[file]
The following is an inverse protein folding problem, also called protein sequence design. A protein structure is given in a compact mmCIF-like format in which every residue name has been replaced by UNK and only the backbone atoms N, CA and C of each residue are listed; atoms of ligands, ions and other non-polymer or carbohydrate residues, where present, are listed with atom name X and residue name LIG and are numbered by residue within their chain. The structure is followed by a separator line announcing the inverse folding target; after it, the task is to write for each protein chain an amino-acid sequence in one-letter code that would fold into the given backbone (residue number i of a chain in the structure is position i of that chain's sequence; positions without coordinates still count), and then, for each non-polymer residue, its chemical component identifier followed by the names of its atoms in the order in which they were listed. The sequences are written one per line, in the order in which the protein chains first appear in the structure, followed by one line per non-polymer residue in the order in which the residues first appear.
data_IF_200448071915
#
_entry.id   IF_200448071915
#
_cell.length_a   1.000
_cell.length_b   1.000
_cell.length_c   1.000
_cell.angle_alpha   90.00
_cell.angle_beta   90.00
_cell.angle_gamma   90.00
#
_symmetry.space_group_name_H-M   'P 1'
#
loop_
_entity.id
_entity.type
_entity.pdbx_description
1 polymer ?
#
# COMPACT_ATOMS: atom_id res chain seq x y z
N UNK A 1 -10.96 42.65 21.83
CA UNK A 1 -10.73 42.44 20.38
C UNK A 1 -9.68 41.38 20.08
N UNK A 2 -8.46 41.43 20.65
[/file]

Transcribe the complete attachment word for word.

The following is an inverse protein folding problem, also called protein sequence design. A protein structure is given in a compact mmCIF-like format in which every residue name has been replaced by UNK and only the backbone atoms N, CA and C of each residue are listed; atoms of ligands, ions and other non-polymer or carbohydrate residues, where present, are listed with atom name X and residue name LIG and are numbered by residue within their chain. The structure is followed by a separator line announcing the inverse folding target; after it, the task is to write for each protein chain an amino-acid sequence in one-letter code that would fold into the given backbone (residue number i of a chain in the structure is position i of that chain's sequence; positions without coordinates still count), and then, for each non-polymer residue, its chemical component identifier followed by the names of its atoms in the order in which they were listed. The sequences are written one per line, in the order in which the protein chains first appear in the structure, followed by one line per non-polymer residue in the order in which the residues first appear.
data_IF_200448071915
#
_entry.id   IF_200448071915
#
_cell.length_a   1.000
_cell.length_b   1.000
_cell.length_c   1.000
_cell.angle_alpha   90.00
_cell.angle_beta   90.00
_cell.angle_gamma   90.00
#
_symmetry.space_group_name_H-M   'P 1'
#
loop_
_entity.id
_entity.type
_entity.pdbx_description
1 polymer ?
#
# COMPACT_ATOMS: atom_id res chain seq x y z
N UNK A 1 -10.96 42.65 21.83
CA UNK A 1 -10.73 42.44 20.38
C UNK A 1 -9.68 41.38 20.08
N UNK A 2 -8.46 41.43 20.65